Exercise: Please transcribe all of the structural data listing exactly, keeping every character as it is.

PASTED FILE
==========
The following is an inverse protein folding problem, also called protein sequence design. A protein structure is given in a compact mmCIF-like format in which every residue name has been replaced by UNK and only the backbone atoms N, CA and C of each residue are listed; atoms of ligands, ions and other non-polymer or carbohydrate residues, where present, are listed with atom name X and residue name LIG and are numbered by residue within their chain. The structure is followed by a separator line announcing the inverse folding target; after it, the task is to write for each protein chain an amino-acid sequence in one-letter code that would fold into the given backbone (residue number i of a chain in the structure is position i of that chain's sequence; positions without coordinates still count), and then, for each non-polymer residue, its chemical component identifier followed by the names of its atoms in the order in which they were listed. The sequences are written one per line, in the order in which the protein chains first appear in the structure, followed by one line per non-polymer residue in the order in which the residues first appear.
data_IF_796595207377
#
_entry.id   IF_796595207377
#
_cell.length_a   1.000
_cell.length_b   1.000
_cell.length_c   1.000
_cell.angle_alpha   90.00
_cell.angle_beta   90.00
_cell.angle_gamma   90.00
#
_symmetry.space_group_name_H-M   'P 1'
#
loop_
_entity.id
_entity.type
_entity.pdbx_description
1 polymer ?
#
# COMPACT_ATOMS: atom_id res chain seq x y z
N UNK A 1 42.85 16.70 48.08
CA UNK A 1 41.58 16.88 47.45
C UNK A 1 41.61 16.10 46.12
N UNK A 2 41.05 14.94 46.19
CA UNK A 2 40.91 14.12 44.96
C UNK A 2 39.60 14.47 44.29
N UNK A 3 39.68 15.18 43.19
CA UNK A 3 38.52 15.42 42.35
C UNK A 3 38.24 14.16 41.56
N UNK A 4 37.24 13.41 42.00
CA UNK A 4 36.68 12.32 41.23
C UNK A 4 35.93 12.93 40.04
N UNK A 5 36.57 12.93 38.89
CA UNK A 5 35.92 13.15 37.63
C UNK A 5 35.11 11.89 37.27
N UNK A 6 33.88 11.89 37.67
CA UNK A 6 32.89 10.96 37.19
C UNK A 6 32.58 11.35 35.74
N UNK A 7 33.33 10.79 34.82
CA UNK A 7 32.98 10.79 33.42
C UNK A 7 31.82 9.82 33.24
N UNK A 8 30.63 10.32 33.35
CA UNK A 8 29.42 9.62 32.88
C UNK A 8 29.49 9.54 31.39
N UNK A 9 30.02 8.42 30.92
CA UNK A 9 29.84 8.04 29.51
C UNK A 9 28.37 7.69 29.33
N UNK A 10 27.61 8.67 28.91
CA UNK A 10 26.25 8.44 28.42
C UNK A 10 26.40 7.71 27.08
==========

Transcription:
The following is an inverse protein folding problem, also called protein sequence design. A protein structure is given in a compact mmCIF-like format in which every residue name has been replaced by UNK and only the backbone atoms N, CA and C of each residue are listed; atoms of ligands, ions and other non-polymer or carbohydrate residues, where present, are listed with atom name X and residue name LIG and are numbered by residue within their chain. The structure is followed by a separator line announcing the inverse folding target; after it, the task is to write for each protein chain an amino-acid sequence in one-letter code that would fold into the given backbone (residue number i of a chain in the structure is position i of that chain's sequence; positions without coordinates still count), and then, for each non-polymer residue, its chemical component identifier followed by the names of its atoms in the order in which they were listed. The sequences are written one per line, in the order in which the protein chains first appear in the structure, followed by one line per non-polymer residue in the order in which the residues first appear.
data_IF_796595207377
#
_entry.id   IF_796595207377
#
_cell.length_a   1.000
_cell.length_b   1.000
_cell.length_c   1.000
_cell.angle_alpha   90.00
_cell.angle_beta   90.00
_cell.angle_gamma   90.00
#
_symmetry.space_group_name_H-M   'P 1'
#
loop_
_entity.id
_entity.type
_entity.pdbx_description
1 polymer ?
#
# COMPACT_ATOMS: atom_id res chain seq x y z
N UNK A 1 42.85 16.70 48.08
CA UNK A 1 41.58 16.88 47.45
C UNK A 1 41.61 16.10 46.12
N UNK A 2 41.05 14.94 46.19
CA UNK A 2 40.91 14.12 44.96
C UNK A 2 39.60 14.47 44.29
N UNK A 3 39.68 15.18 43.19
CA UNK A 3 38.52 15.42 42.35
C UNK A 3 38.24 14.16 41.56
N UNK A 4 37.24 13.41 42.00
CA UNK A 4 36.68 12.32 41.23
C UNK A 4 35.93 12.93 40.04
N UNK A 5 36.57 12.93 38.89
CA UNK A 5 35.92 13.15 37.63
C UNK A 5 35.11 11.89 37.27
N UNK A 6 33.88 11.89 37.67
CA UNK A 6 32.89 10.96 37.19
C UNK A 6 32.58 11.35 35.74
N UNK A 7 33.33 10.79 34.82
CA UNK A 7 32.98 10.79 33.42
C UNK A 7 31.82 9.82 33.24
N UNK A 8 30.63 10.32 33.35
CA UNK A 8 29.42 9.62 32.88
C UNK A 8 29.49 9.54 31.39
N UNK A 9 30.02 8.42 30.92
CA UNK A 9 29.84 8.04 29.51
C UNK A 9 28.37 7.69 29.33
N UNK A 10 27.61 8.67 28.91
CA UNK A 10 26.25 8.44 28.42
C UNK A 10 26.40 7.71 27.08